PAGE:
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Tom RamstackTom RamstackMarch 16, 20186min417
WASHINGTON — A Colorado Department of Natural Resources representative told Congress Thursday that the federal government needs to grant immunity from liability to groups that try to clean up abandoned mines before their hazards can realistically be eliminated. About 23,000 mines — many of them abandoned — dot Colorado’s landscape, said Jeff Graves, who oversees […]

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Peter MarcusPeter MarcusJune 26, 20174min331

The U.S. Supreme Court on Monday declined to hear arguments in a case between New Mexico and Colorado stemming from the devastating 2015 Gold King Mine spill.

The New Mexico Attorney General’s Office and the state Environment Department announced last year that it filed a complaint against Colorado with the U.S. Supreme Court. It sought damages and demands that Colorado address problems at draining mines in southwest Colorado.

Former New Mexico Environment Department Secretary Ryan Flynn alleged that his water quality researchers rejected assertions from Colorado Gov. John Hickenlooper and Colorado environment officials that the Animas River quickly returned to safe pre-event conditions after the August 2015 spill of toxic heavy metals.

Flynn and attorneys for his department at the time suggested that Colorado is liable for the incident, which spilled 3 million gallons of sludge into the Animas in Durango, turning it a mustard yellow color. The spill fouled rivers in three Western states with arsenic, lead and other heavy metals.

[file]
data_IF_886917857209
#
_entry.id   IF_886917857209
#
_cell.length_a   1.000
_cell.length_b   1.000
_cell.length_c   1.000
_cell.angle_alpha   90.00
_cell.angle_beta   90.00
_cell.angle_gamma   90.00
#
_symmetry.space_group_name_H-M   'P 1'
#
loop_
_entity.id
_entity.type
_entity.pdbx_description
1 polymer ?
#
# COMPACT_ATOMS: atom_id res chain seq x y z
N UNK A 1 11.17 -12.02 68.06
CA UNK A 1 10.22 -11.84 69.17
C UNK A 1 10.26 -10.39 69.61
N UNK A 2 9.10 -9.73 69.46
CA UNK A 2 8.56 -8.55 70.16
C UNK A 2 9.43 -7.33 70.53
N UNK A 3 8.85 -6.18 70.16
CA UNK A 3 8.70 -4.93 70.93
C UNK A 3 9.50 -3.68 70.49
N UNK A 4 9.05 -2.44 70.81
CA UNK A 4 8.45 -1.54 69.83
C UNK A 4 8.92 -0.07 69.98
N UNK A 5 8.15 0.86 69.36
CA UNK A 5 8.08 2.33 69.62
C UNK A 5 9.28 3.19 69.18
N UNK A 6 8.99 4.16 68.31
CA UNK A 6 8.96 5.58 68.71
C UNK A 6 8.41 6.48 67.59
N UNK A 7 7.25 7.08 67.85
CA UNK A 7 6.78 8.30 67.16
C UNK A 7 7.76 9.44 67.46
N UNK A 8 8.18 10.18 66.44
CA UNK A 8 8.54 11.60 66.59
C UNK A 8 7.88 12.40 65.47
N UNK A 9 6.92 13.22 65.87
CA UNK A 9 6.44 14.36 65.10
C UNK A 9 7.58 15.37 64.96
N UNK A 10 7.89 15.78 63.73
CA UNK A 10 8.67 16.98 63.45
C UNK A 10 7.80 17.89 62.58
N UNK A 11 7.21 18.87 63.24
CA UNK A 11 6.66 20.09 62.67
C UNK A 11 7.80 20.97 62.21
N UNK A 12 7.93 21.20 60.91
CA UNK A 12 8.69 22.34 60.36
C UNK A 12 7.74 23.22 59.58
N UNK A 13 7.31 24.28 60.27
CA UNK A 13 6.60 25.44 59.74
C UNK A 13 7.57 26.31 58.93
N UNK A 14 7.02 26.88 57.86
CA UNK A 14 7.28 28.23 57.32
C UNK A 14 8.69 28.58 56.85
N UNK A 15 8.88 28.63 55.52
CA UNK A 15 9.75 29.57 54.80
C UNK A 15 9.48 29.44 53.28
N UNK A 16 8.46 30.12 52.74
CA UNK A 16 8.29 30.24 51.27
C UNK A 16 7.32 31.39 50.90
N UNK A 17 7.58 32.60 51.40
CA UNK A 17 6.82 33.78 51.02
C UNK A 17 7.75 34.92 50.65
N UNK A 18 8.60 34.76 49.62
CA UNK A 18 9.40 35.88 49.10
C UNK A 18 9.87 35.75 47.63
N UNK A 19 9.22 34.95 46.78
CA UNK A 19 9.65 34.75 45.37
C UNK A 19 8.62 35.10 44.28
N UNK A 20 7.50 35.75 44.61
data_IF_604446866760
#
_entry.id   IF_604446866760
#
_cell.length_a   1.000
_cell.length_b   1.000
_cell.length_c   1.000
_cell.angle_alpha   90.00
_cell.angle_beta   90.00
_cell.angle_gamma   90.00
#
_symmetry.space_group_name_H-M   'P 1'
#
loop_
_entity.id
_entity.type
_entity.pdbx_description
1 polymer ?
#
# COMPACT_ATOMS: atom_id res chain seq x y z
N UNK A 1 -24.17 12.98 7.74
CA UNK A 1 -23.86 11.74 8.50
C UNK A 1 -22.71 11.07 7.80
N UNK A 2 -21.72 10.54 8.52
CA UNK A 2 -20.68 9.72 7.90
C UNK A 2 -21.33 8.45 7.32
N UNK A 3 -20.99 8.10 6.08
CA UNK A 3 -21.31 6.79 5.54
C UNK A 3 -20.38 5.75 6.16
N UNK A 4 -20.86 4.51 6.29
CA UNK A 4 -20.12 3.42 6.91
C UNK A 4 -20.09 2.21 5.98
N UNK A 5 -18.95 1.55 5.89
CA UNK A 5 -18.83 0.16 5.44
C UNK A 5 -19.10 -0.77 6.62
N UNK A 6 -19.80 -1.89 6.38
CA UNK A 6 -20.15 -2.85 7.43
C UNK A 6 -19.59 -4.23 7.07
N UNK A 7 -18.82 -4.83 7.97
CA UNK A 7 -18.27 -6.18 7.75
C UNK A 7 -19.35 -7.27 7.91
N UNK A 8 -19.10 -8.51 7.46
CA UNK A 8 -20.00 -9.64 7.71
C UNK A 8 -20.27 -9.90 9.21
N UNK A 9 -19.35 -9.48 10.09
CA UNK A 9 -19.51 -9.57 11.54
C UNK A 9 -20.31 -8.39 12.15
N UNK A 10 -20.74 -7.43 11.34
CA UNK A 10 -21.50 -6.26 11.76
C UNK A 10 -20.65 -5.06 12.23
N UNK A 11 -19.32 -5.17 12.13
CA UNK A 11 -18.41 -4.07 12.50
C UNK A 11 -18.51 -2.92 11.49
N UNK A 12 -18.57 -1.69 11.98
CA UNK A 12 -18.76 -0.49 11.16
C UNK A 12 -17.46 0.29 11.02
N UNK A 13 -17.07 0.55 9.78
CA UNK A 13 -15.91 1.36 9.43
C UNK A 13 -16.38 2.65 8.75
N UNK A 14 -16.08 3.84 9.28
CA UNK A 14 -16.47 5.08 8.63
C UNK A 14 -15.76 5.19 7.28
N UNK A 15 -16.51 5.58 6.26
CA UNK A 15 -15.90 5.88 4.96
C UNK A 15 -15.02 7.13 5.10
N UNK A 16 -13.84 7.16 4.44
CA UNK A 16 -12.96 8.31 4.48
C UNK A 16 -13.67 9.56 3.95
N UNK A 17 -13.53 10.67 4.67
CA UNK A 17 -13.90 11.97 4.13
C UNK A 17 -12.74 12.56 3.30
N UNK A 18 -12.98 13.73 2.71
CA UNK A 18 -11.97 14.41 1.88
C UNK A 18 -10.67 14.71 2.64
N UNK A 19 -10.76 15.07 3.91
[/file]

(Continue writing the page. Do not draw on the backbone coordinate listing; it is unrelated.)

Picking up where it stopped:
The EPA acknowledged fault in the spill, in which sludge flowed into creeks and rivers during restoration work at Gold King. The flow headed into the San Juan River in New Mexico and Utah.

The EPA employed contractors whose work trigged the incident. The agency acknowledged fault, which it said was the result of insufficient planning during excavation work at the entrance to the mine near Silverton. Debris gave way after the EPA team failed to properly assess pressure inside the mine.

“Because it was the EPA and not Colorado that caused the Gold King Mine disaster, I have said from the beginning that New Mexico should not have sued Colorado in the Supreme Court,” Republican Colorado Attorney General Cynthia Coffman said in a statement following the Supreme Court’s announcement. “Now that my office has won the Supreme Court case, I hope the conversation can focus on the EPA and its promise to take full responsibility for its actions.”

Colorado officials with the Department of Natural Resources have maintained that its Division of Reclamation, Mining and Safety was never on board with the EPA’s restoration plan. But an internal investigation by the EPA determined that the Colorado Division of Reclamation, Mining and Safety agreed to put drainage piping through the entrance of the mine, contributing to the spill.

During the spill, water utilities shut down intake valves and farmers stopped drawing from the rivers as the plume moved downstream.

The Supreme Court was an appropriate venue for the case against Colorado, as it involved two states suing each other. But the high court declined to hear arguments in the case, though it did not issue an opinion explaining the decision. Justices Clarence Thomas and Samuel Alito said they would let the lawsuit move forward.


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Dan ElliottDan ElliottDecember 29, 20165min331

The Obama administration offered five possible plans Thursday for limiting mining on federal land in the West to protect the vulnerable greater sage grouse, but it isn't saying which it prefers. The options range from banning new mining activity on about 15,000 square miles for up to 20 years to imposing no additional restrictions on mine locations.


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Dan ElliottDan ElliottSeptember 8, 20167min317

A historic Colorado mountain town is on the threshold of a transformation after the federal government announced it will embark on an ambitious campaign to stanch the flow of acidic wastewater cascading from abandoned mines. The Environmental Protection Agency on Wednesday designated an area north of Silverton as a Superfund site, clearing the way for a multimillion-dollar cleanup that could last years.